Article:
Nobody heads out on their local lake or dream paddling trip expecting a rescue. Yet anyone who has spent enough time on the water knows how quickly a sunny day can turn stormy, an old injury can flare up, or fatigue can negatively influence decisions. Disaster can strike whether you know you’ve made a mistake or not, so here are some major backcountry blunders to avoid, according to the pros.
3 backcountry mistakes that will get you in real trouble
Depending on where you get into trouble in North America, emergency response may come from the coast guard, national park staff, military or one of hundreds of volunteer search and rescue teams. According to a study of more than 65,000 search and rescue events in U.S. national parks, the most common causes for requesting assistance were errors in judgment (22.3 percent); fatigue and physical conditioning (16.8 percent); insufficient equipment, clothing or experience (15.6 percent); falls (8.9 percent); and weather (7.4 percent).
Sandra Riches, executive director of B.C. AdventureSmart recommends following the three Ts: trip planning, training and taking essentials to all outdoor activities. Those suggestions will help mitigate the three most common mistakes search and rescue professionals see in the backcountry.
1 Being unprepared
Know what to expect regarding the route’s conditions and weather, and pack accordingly. Then, “My advice to people is to expect the unexpected,” says Pete Schimek, president of British Columbia’s Pemberton Search and Rescue. Items that aren’t strictly necessary for a half-day trip, like a first aid kit, food and shelter, can have an exponential impact on whether an accident turns into an inconvenience or emergency.
Simply wearing a life jacket greatly increases the chances of survival in an on-water mishap. According to 2021 U.S. Coast Guard statistics, kayaks were the vessel type with the second-highest fatalities (15 percent), behind open motorboats (44 percent). Where cause of death was known, 81 percent of fatal boating accident victims drowned. Of those victims with reported life jacket usage, 83 percent were not wearing a life jacket.
2 Inexperience and complacency
People new to paddling may not realize what risks they are taking by paddling in an offshore wind or not wearing a PFD. According to the same U.S. Coast Guard data, nearly three-quarters (74.6 percent) of people who died in paddling accidents had less than 100 hours of experience in the activity. And over one-third (38.8 percent) had less than 10 hours’ experience.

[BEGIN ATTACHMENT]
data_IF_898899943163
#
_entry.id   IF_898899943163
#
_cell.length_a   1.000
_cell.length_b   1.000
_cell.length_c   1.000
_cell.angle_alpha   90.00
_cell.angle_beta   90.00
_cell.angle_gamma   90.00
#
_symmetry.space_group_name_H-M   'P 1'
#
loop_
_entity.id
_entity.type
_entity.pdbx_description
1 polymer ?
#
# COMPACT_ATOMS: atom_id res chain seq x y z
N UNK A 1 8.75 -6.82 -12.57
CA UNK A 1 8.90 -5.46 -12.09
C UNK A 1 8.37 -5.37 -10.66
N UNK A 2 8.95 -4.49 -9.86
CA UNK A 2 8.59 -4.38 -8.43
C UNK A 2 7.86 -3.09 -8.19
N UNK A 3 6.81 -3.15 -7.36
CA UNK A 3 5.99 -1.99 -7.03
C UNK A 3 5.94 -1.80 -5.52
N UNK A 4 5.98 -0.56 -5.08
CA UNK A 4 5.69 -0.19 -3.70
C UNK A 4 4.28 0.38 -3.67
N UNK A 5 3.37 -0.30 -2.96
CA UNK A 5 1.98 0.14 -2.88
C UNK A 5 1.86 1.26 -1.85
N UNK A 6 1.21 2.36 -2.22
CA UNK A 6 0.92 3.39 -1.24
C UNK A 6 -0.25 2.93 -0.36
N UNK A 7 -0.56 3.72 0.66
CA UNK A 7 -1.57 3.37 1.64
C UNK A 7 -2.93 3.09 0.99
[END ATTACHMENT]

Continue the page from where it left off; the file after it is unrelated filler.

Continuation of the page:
Yet, even experienced paddlers can be sloppy in their safety habits. Sometimes a familiar place lulls us into thinking we don’t need to bring an extra warm layer or share our float plan with a friend. Having well established systems, habits and checklists can reduce the chances of preventable emergencies.
3 Lack of training
It’s one thing to carry a paddle float, map and compass, or first aid kit; it’s another to know how to use them. Many emergencies can be prevented by training that empowers paddlers to make good choices with basic skills. Learn how to self-rescue and conduct assisted rescues, as well as how to do basic navigation and make decisions related to weather, currents and identifying hazards. Don’t just take a course—practicing skills regularly is paramount. And practice in unfavorable conditions like rough waves, cold temperatures and after a long paddle when tired.
As Laurence Gonzales writes in Deep Survival: Who Lives, Who Dies, and Why, “A panicked mind is a useless mind.” By training regularly and in diverse environments, we can make sound judgments and respond effectively when it counts.
Charlotte Jacklein is an outdoor educator, Paddle Canada instructor, sea kayak guide and search and rescue volunteer.
Frame grab from a medical extraction on the West Coast. | Feature photo: Peg Leg Films